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Obama to Congress: End ‘Insidious’ Corporate Tax Inversions

The president weighed in after the Treasury Department took steps to curb the practice

Barack Obama pressed Congress on preventing U.S. companies from moving their business overseas to avoid taxes. (Alex Wong/Getty Images)
Barack Obama pressed Congress on preventing U.S. companies from moving their business overseas to avoid taxes. (Alex Wong/Getty Images)

President Barack Obama on Tuesday urged Congress to pass legislation that would prevent U.S.-based firms from moving their headquarters overseas to avoid federal taxes.  

His comments came a day after the Treasury Department took steps to curb the practice, known as a “corporate inversion.” When used, an American corporation typically will acquire a smaller company in another country. Its on-paper U.S. headquarters is then moved overseas — though most of its operations remain here — to shrink its tax bill.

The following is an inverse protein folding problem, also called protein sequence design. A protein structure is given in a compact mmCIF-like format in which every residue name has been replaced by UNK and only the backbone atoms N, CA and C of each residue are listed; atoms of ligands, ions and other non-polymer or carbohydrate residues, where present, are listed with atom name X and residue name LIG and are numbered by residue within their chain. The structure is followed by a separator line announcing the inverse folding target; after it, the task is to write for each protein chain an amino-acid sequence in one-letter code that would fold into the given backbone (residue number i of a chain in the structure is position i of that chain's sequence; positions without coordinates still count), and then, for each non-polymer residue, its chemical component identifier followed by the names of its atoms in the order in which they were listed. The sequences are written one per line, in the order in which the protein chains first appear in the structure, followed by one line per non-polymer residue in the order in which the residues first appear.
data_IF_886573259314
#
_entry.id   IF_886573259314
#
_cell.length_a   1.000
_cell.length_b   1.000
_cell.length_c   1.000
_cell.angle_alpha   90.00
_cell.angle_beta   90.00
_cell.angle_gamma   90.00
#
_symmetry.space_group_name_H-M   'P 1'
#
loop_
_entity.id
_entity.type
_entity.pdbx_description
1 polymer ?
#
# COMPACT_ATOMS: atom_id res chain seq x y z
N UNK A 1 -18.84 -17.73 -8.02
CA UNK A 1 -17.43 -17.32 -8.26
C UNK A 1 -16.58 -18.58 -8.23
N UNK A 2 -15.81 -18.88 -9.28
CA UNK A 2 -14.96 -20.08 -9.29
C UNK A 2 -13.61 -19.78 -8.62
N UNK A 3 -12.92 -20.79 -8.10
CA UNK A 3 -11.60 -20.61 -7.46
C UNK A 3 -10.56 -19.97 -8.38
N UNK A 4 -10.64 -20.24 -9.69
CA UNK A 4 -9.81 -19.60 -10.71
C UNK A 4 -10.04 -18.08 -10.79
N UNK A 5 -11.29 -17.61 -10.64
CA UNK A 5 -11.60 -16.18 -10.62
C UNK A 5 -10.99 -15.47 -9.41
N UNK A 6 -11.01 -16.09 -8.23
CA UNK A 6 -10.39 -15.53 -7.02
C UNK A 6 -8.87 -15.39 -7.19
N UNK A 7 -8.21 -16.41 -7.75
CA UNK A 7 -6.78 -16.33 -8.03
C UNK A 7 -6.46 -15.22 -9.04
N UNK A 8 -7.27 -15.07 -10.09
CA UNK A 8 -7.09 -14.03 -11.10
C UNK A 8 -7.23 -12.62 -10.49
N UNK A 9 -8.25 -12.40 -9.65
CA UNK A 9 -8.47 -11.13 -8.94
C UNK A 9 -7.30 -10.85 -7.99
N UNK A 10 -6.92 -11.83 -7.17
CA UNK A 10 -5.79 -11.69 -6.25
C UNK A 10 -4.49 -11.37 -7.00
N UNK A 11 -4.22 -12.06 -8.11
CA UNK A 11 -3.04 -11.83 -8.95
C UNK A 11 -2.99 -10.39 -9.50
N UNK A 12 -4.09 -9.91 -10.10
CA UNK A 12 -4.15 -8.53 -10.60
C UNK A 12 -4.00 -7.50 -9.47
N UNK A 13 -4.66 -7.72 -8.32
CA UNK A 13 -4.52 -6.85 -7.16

During his presidency, Obama said he has tried to address “injustices in our tax system,” but acknowledged lawmakers must act to clamp down on the full slate of tactics that large corporations have at their disposal — which average Americans do not.  

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“Only Congress can close it for good,” Obama said, adding Congress should “give tax breaks to working families” rather than corporations.  

Corporate inversions result in “net outflows of money” that could be spent on domestic projects, Obama said. The federal government could be missing out on “hundreds of billions of dollars” each year, he noted.  

Obama also chided lawmakers, due to the increasingly volatile appropriations process, for hindering the Internal Revenue Service’s’ ability to monitor things like corporate tax avoidance.

Pfizer-Allergan deal